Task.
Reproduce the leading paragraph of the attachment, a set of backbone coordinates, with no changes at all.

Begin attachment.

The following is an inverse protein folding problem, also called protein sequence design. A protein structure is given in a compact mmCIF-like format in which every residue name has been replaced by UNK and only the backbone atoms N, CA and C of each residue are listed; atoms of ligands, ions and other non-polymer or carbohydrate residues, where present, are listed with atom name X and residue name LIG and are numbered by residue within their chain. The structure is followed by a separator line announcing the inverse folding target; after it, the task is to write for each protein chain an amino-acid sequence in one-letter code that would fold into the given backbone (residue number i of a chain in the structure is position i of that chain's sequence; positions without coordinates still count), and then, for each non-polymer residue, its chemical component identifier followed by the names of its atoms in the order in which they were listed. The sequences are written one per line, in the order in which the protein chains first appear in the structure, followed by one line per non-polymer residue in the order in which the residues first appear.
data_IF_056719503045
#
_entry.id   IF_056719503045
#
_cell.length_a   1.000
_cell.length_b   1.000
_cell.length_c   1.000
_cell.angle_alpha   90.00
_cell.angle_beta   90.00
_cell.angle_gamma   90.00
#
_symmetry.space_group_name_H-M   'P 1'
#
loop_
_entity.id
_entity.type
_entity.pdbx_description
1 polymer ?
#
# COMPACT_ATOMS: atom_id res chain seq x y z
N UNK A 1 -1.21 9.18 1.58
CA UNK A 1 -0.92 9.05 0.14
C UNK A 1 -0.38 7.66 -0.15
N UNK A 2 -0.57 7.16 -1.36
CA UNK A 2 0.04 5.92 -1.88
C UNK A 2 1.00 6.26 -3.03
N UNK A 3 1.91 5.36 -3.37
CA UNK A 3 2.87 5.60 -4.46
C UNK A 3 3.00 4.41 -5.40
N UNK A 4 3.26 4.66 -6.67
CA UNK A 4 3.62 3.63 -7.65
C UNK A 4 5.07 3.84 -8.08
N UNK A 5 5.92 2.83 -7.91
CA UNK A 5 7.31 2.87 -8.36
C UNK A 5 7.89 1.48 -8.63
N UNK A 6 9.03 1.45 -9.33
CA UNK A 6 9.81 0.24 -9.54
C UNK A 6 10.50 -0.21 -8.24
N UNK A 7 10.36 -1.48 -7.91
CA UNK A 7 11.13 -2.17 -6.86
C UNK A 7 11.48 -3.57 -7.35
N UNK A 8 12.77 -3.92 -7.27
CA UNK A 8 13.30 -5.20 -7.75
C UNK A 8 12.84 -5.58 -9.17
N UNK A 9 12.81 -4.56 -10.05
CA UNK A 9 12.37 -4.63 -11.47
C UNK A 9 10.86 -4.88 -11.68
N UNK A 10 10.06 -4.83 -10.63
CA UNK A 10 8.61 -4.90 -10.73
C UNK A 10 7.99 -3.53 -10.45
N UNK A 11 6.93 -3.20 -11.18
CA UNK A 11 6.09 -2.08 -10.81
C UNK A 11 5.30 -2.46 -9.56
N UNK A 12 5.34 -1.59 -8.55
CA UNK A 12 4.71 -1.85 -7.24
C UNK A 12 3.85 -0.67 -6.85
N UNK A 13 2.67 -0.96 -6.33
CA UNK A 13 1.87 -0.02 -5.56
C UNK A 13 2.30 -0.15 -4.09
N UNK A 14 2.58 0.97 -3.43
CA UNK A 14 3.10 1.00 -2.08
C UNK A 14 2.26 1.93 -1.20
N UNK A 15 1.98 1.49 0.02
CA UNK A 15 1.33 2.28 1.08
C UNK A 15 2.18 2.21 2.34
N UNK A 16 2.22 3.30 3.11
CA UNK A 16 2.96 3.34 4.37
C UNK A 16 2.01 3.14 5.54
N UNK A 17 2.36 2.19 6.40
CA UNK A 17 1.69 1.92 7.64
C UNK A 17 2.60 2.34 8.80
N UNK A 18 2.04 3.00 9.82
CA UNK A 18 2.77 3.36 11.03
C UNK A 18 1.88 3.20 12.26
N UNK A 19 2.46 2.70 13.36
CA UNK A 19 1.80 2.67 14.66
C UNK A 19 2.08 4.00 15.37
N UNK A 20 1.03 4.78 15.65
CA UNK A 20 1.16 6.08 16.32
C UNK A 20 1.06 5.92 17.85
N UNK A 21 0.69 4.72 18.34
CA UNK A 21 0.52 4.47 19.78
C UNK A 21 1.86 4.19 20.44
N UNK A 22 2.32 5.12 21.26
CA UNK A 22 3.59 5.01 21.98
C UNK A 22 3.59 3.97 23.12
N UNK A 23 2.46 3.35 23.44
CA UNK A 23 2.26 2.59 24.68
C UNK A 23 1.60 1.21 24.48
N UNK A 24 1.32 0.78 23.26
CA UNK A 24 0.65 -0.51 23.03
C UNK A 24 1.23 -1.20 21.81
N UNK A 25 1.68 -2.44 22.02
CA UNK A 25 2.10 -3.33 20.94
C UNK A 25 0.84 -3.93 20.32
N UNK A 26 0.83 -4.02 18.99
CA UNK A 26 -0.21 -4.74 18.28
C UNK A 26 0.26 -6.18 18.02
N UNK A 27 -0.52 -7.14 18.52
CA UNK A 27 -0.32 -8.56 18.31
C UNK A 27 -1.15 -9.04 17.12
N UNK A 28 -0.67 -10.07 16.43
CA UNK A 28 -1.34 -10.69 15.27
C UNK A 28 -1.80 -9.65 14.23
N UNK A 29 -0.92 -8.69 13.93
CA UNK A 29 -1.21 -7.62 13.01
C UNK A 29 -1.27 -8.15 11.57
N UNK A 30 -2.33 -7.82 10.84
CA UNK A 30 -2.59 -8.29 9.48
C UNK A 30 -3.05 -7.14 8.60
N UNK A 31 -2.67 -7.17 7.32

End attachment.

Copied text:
The following is an inverse protein folding problem, also called protein sequence design. A protein structure is given in a compact mmCIF-like format in which every residue name has been replaced by UNK and only the backbone atoms N, CA and C of each residue are listed; atoms of ligands, ions and other non-polymer or carbohydrate residues, where present, are listed with atom name X and residue name LIG and are numbered by residue within their chain. The structure is followed by a separator line announcing the inverse folding target; after it, the task is to write for each protein chain an amino-acid sequence in one-letter code that would fold into the given backbone (residue number i of a chain in the structure is position i of that chain's sequence; positions without coordinates still count), and then, for each non-polymer residue, its chemical component identifier followed by the names of its atoms in the order in which they were listed. The sequences are written one per line, in the order in which the protein chains first appear in the structure, followed by one line per non-polymer residue in the order in which the residues first appear.